After the mayor, Darcy Belyea, director of department of parks and recreation, spoke about what her department has accomplished over the past year or so. She talked about the reestablishment of a recreation committee to monitor sports programs that use city properties and provide recommendations to make these programs better and gave an update on facilities and programs.

Darcy Belyea, director of the parks and recreation department

She said renovations are planned for the lower restrooms at Morgan Park, which also had a new playground installed last fall, and said they are reviewing plans for renovations and upgrades at Stanco Park. She said they also just received a donation of another beautiful playground from North Shore LIJ Hospital that is expected to be installed for the summer. She discussed the city’s summer camp program, which grew with the addition of nearly 50 new campers, including an increase in enrollment for children with special needs.

Jim Byrne, director of the department of public works, talked about some of the changes he’s made since coming on board last year.

Director of the department of public works, Jim Byrne

“We have completely revamped the snow removal process,” he said. “We have a plan now; we have the city broken up into seven areas and our equipment and personnel are assigned to those areas on a permanent basis. We have a plan and we stick to it.”

Deputy City Attorney Kristina Heuser said more than 50 homes had been “cured” of code enforcement violations in the past year.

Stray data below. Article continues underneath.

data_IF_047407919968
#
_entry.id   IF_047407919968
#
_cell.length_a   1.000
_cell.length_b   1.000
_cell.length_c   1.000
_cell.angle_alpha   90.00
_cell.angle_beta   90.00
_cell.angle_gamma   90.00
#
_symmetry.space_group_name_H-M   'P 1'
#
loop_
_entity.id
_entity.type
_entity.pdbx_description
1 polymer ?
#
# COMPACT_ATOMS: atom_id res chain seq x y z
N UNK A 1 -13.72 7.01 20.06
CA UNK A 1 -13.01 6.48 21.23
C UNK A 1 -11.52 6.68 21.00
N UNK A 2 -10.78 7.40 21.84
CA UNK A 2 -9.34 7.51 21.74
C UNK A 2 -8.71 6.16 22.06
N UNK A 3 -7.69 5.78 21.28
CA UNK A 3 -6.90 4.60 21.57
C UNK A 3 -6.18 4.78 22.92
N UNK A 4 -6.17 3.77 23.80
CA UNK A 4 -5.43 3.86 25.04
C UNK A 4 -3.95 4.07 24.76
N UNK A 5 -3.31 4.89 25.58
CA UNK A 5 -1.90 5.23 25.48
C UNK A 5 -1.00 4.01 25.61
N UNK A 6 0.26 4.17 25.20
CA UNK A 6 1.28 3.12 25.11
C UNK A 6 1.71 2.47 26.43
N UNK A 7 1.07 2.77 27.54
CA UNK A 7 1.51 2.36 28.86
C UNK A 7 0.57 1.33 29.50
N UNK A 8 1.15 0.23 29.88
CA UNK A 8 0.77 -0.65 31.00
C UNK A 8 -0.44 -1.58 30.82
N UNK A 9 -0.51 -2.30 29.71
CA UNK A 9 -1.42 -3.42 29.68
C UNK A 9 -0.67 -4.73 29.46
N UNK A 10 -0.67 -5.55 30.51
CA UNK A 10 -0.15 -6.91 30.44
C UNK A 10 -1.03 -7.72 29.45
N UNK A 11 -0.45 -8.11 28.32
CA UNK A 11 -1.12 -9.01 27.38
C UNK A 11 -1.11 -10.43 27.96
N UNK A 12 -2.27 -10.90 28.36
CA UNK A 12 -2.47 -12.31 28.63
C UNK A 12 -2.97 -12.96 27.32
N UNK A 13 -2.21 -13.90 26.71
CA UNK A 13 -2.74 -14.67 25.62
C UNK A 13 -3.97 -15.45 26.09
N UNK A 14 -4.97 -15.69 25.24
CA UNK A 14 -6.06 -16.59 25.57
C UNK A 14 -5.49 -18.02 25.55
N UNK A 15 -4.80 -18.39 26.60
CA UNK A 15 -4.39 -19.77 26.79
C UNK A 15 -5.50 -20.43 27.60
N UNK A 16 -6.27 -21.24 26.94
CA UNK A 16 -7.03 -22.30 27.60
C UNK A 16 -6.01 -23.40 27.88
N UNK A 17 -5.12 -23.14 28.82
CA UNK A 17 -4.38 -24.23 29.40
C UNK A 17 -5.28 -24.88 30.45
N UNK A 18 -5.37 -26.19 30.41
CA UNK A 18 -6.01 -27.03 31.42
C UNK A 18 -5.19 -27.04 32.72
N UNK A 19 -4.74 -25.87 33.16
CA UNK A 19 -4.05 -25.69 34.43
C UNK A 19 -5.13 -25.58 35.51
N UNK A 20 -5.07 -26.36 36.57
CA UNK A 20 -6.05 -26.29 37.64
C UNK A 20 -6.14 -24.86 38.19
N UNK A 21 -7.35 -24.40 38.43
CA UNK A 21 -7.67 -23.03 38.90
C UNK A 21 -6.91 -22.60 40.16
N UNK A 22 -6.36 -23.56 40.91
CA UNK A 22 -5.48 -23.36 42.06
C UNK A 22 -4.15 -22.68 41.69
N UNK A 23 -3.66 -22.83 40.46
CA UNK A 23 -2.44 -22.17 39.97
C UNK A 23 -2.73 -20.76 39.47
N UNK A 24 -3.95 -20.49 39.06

Kristina Heuser, the deputy city attorney, talked about the changes made in the code enforcement department and the prosecutions that have resulted from the crackdown on illegal housing and other violations. The city has collected $100,000 in fines and has brought a “record number” of prosecutions involving overcrowding and illegal basement and attic violations. She said the defendants in these cases include homeowners who live in one part of their home and rent out another part to tenants who in turn sublet their space to even more people. They also involve absentee landlords who permit unlawful uses of their property.

She said there are more than 30 illegal housing prosecutions on the books.

“We have cured over 50 homes,” Heuser said. “These homes not only create unsightly conditions and drive down property values…they also a disproportionately burden our water supply, our sanitation and our school system.”

Deputy Chief Chris Ortiz and Chief William Whitton

Police Chief William Whitton and Deputy Chief Christopher Ortiz then took to the podium. Whitton said the department is almost up to the previous staffing levels prior to the retirements in 2011 and said that the overtime is down and arrests are up, particularly DWIs. He should photographs of items recovered by the Crime Prevention Unit and spoke about the fact that the department is aiming to be proactive; part of that involves

“Having a fully staffed department allows us to do a lot of things within the community and have a community policing approach,” Whitton said. “Each day each school has a police officer walk through it…I want the kids to get used to seeing the police and I want the police used to being in the schools.”

The full progress report can be viewed online at